While doctors have long prescribed regular checkups, adequate rest and nutrition, strong social ties, and exercise for optimal wellness, proper healthcare need not compromise financial well-being.

For recent retirees too young to qualify for Medicare and the newly unemployed, insurance premiums can be painful—but this doesn’t have to be the case.

Under the Affordable Care Act (ACA), these individuals might be surprised to learn they qualify for a healthcare subsidy that can take the sting out of healthcare costs.

Who is Eligible?

Currently, 11.4 million people are enrolled in health plans through the Affordable Care Act. Of these, about 9.6 million (84%) receive subsidies that cover the bulk of their premiums.

To receive a healthcare subsidy, individuals and families must earn between 100% and 400% of the Federal Poverty Level (FPL), as shown below.

It’s important to note that eligibility is based on an estimate of income the year in which subsidized health insurance coverage is received (more on this later), not on income reported on the previous year’s tax return.

Newly Unemployed or Retired?

Open enrollment on the Affordable Care Act Exchange runs from November 1 to December 15, but some states have expanded this window to help people obtain coverage during the coronavirus pandemic.

Under federal guidelines, a “life-changing event” that has occurred in the past 60 days might qualify individuals for a special enrollment period.

These events include job loss, retirement, marriage, divorce, birth or adoption, or a recent move to a new ZIP code or county.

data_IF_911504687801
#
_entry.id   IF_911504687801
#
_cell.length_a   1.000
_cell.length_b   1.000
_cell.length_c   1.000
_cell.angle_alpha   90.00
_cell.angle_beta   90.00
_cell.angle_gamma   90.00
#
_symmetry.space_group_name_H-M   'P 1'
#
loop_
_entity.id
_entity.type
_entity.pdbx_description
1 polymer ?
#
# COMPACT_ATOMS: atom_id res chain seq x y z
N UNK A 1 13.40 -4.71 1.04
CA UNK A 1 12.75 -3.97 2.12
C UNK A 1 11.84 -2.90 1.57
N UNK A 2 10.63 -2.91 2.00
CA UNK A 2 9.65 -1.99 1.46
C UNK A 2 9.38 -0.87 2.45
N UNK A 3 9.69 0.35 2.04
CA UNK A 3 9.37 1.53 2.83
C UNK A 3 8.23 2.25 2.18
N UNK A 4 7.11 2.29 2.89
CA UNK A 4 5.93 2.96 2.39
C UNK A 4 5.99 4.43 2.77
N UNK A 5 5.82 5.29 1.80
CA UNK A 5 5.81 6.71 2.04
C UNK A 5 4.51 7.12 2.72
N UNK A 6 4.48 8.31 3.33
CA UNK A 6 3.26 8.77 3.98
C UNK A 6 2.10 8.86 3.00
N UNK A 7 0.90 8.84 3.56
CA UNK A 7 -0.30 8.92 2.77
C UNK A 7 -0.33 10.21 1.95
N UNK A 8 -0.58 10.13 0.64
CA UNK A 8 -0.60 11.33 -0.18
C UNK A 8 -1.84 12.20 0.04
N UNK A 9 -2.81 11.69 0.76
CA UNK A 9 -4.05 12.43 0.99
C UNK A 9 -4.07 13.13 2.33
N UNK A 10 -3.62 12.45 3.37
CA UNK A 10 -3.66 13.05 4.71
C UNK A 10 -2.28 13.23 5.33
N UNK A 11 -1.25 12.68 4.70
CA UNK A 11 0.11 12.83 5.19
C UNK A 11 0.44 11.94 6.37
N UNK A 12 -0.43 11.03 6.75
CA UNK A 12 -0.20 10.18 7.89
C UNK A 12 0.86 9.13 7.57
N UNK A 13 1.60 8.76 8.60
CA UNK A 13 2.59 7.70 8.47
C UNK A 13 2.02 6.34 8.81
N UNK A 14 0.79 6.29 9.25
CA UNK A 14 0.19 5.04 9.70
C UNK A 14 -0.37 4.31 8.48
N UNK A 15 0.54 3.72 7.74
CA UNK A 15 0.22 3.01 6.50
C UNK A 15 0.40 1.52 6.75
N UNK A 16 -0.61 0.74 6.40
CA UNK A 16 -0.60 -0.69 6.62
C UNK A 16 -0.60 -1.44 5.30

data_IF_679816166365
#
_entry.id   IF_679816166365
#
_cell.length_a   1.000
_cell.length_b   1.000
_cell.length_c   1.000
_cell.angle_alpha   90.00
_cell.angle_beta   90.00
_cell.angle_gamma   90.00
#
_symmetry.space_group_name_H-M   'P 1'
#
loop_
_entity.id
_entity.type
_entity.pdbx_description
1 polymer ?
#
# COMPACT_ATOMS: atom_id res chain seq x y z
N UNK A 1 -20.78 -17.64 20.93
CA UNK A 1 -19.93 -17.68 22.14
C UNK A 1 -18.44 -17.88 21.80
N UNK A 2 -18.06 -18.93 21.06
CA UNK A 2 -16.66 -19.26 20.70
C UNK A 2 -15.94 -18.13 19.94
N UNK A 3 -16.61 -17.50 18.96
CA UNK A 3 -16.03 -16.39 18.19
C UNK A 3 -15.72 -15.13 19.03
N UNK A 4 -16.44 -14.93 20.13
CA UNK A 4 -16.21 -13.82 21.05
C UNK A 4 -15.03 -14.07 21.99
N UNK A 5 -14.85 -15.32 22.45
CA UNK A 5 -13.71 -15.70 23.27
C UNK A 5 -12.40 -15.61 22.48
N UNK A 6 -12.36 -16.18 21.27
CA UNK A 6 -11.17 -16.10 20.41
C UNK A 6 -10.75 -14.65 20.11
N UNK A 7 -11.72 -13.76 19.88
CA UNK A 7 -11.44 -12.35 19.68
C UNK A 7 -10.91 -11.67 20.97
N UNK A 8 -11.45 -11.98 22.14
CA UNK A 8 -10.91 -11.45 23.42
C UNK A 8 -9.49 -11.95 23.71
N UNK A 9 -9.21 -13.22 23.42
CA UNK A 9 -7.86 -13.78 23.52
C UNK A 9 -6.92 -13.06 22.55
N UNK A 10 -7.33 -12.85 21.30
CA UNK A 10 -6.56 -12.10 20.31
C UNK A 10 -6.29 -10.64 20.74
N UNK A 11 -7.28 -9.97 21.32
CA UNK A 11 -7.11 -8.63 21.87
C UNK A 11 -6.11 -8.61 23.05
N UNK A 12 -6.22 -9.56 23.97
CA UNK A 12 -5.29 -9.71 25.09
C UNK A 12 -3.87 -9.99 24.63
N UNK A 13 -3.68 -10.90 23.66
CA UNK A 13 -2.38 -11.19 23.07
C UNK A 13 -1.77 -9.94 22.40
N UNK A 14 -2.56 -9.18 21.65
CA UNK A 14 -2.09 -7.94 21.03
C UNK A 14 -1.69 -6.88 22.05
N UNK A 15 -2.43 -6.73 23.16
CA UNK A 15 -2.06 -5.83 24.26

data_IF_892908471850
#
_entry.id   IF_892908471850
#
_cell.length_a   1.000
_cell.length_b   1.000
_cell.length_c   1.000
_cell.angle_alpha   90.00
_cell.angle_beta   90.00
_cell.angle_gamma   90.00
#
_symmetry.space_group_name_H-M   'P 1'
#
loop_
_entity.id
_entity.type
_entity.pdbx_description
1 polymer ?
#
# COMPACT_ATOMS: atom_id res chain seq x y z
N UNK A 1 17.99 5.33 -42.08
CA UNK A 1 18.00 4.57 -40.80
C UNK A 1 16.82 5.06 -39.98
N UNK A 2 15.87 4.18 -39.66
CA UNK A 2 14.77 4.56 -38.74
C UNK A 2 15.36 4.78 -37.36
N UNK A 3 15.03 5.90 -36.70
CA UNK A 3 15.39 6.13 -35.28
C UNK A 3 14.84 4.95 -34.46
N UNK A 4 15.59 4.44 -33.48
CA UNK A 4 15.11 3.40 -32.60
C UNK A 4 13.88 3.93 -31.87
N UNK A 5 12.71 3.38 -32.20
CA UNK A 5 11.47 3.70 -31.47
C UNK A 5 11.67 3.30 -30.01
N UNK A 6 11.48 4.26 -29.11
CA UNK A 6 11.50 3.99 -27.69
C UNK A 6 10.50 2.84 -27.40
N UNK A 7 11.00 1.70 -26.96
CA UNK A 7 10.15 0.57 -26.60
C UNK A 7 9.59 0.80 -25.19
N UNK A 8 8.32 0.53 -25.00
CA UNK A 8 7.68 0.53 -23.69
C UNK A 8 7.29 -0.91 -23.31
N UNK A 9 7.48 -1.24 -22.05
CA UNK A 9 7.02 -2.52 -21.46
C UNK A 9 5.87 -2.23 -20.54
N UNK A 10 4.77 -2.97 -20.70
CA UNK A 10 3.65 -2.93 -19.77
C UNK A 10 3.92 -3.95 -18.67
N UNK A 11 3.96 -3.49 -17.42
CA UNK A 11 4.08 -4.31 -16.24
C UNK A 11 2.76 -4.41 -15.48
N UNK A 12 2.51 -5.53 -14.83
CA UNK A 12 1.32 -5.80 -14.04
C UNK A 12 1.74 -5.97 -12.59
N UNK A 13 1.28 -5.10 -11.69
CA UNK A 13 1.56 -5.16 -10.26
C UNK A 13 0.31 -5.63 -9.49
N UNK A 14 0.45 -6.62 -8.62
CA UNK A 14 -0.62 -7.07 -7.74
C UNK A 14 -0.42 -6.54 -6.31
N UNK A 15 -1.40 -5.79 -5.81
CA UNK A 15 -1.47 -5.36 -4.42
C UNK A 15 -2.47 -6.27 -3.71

How Do Subsidies Work?

This is where things get a bit complicated.

A health insurance subsidy is a tax credit based on estimated (not actual) income. At tax time, if estimated income matches actual income, no problem.

If estimated income exceeds actual income, the subsidy that should have been received will be paid as a tax refund or credit.

But if estimated income is less than actual income (perhaps due to an unexpected bonus or raise, a Roth conversion, or capital gains), an enrollee may need to pay back some or all of a subsidy come tax time.


An Additional Word of Warning

Under the Affordable Care Act, subsidies can be paid directly to insurance companies each month, or the insured can pay the full premium and receive a subsidy “true up” in the form of a tax credit or refund in the subsequent year.

Most people choose the advanced payment option because they need the subsidy to fulfill monthly health insurance payments.

Be forewarned, though: If you underestimate income on a subsidy application, you risk receiving an entire year’s subsidy based on an incorrect income estimate—a prescription for pain at tax time.

Boost Your Well-Being

Fortunately, a little planning—even making deductible contributions to a traditional IRA or an HSA to reduce modified adjusted gross income—can help reduce the chance of payback pain.

If you think you might qualify or be close to qualifying for a healthcare subsidy, talk with your Vista team.

We’ll help you assess your situation and keep you on the path to wellness—both physical and financial.